Fusion is defined as the union of two separate tooth buds. These anomalies develop when the adjacent tooth bud come very close to each other by resorption of the interdental bone. [9]

If this occurs between the normal complement of teeth then it results in decrease in the number of teeth. But if the fusion occurs between a normal and a supernumerary tooth then the number of teeth remains the same. [10]

Aesthetic rehabilitation is a procedure in which the functional, anatomic and aesthetic restoration of tooth or teeth is achieved. This case report describes the aesthetic rehabilitation of a unique case of fusion between the permanent maxillary central incisors and bilateral mesiodens.


   Case Report Top
A 19-year-old male patient reported with the complaint of aesthetically poor teeth. Examination revealed two extra large maxillary central incisors. All other teeth were normal and also the normal complement of teeth was present.

Clinically 11 showed an extra large crown with no fissure or indentations while 21 showed slightly overlapping crowns, a groove extending on the labial surface which gave the appearance of two teeth overlapping each other [Figure 1].
Figure 1: Clinical photograph

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Intraoral periapical X-ray showed 11 to have a large crown, single root and a single wide root canal while 21 showed the presence of two roots, two root canals and overlapping crowns in which the dentine was confluent [Figure 2].
Figure 2: Radiograph

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Treatment plan included root canal therapy followed by crown lengthening procedure and metal fused to ceramic crowns.

Root canal therapy

Access cavities were prepared and distinct pulp chambers with canal orifices found. K-files size 10 (Dentsply Maillefer, Ballaigues, Switzerland) were inserted into the orifices and the working lengths established 0.5 mm from the radiographic apex. The canals were instrumented using the crown-down technique (Morgan and Montgomery 1984) to a size 25 master apical file. Copious irrigation with 2.5% sodium hypochlorite solution was used during the preparation. The canal system was dressed with a non-setting calcium hydroxide paste and sealed temporarily with Cavit-W (ESPE, Seefeld, Germany). No antibiotics were administered. The canals were obturated with gutta-percha points and a zinc-oxide eugenol sealer using cold lateral condensation.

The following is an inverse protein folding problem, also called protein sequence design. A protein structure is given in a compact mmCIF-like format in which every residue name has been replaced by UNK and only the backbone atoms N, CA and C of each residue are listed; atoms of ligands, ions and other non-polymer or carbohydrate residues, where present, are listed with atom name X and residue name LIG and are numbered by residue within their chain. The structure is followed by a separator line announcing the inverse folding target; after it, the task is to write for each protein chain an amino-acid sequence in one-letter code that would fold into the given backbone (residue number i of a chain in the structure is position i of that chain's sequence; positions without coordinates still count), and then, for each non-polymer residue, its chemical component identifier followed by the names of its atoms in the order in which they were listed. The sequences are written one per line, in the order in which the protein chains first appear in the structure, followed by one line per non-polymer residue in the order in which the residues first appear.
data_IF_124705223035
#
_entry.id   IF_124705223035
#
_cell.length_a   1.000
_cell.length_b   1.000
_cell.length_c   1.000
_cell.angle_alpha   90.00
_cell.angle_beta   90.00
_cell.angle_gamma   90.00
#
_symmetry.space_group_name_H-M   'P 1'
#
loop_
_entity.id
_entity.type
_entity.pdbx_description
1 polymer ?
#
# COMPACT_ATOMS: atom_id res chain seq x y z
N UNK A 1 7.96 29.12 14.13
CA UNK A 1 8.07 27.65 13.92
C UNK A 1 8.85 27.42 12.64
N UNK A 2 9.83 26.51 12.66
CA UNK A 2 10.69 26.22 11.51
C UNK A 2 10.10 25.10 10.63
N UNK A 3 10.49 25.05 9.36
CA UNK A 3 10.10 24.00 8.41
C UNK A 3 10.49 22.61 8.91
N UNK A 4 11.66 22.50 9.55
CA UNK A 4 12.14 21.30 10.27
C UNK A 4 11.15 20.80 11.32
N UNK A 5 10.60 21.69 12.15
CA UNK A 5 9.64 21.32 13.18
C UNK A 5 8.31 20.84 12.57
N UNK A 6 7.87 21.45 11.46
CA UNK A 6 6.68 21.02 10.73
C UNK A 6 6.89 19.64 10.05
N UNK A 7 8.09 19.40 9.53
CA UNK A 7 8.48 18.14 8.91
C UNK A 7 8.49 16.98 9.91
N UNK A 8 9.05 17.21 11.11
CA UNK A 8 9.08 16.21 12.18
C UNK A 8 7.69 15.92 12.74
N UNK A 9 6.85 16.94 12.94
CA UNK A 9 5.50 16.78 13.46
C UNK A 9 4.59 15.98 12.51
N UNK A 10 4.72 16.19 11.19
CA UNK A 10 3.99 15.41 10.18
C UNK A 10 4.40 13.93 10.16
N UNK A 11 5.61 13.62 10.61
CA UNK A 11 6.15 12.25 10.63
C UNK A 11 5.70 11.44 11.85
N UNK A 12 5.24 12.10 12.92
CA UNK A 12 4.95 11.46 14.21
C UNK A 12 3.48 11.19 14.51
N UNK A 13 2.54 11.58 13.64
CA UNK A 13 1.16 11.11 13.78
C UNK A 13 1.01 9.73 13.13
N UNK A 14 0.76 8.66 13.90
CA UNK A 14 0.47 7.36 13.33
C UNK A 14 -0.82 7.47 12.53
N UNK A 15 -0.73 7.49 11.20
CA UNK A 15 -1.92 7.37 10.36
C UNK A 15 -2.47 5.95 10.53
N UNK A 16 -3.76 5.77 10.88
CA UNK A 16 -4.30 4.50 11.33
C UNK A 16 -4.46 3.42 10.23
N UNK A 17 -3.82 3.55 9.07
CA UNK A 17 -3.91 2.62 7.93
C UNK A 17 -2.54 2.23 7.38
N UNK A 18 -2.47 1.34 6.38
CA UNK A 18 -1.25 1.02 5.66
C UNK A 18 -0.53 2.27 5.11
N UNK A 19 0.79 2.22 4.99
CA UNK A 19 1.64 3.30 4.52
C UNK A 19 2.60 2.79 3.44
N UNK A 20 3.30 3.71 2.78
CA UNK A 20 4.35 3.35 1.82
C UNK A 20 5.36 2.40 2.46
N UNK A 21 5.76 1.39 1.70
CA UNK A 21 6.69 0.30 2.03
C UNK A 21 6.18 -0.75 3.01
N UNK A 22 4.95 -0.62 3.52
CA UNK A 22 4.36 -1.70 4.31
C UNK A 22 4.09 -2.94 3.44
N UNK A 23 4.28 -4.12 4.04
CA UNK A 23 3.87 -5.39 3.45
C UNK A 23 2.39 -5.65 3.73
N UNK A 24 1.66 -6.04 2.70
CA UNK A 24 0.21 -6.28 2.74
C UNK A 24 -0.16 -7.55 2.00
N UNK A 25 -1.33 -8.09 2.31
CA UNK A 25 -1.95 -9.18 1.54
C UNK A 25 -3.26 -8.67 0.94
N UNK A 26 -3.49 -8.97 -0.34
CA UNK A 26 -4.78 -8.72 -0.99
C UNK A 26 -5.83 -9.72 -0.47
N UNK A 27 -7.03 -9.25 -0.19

Crown lengthening procedure

This technique is generally used to improve aesthetics and takes the form of a gingivectomy to excise the soft tissue. Adequate attached gingiva was available labially hence an inverse bevel incision was made using a number 11 blade, 2-3 mm from the gingival margin, following a scalloped pattern around the gingival margins. This was followed by a second incision into the intracrevicular sulcus. The incision was extended distally to blend into the gingival sulcus of the untreated teeth. A full-thickness flap was raised to allow bone exposure for the osseous recontouring. Palatally, a scalloped inverse bevel incision using a number 11 blade was made following a scalloped pattern. After the bone recontouring, the flap was then recontoured to follow the new position of the bone. Bone recontouring was carried out using fissure burs and coarse diamond stones with copious amounts of normal saline. The bone was thinned until there was a thin layer remaining over the surface. Then any bone ledges were smoothed to aid the repositioning of the flap. Enough bone was removed to create a 3-mm space between the crest of the bone and the new restoration's margin. Continuous sutures are used to close the flap.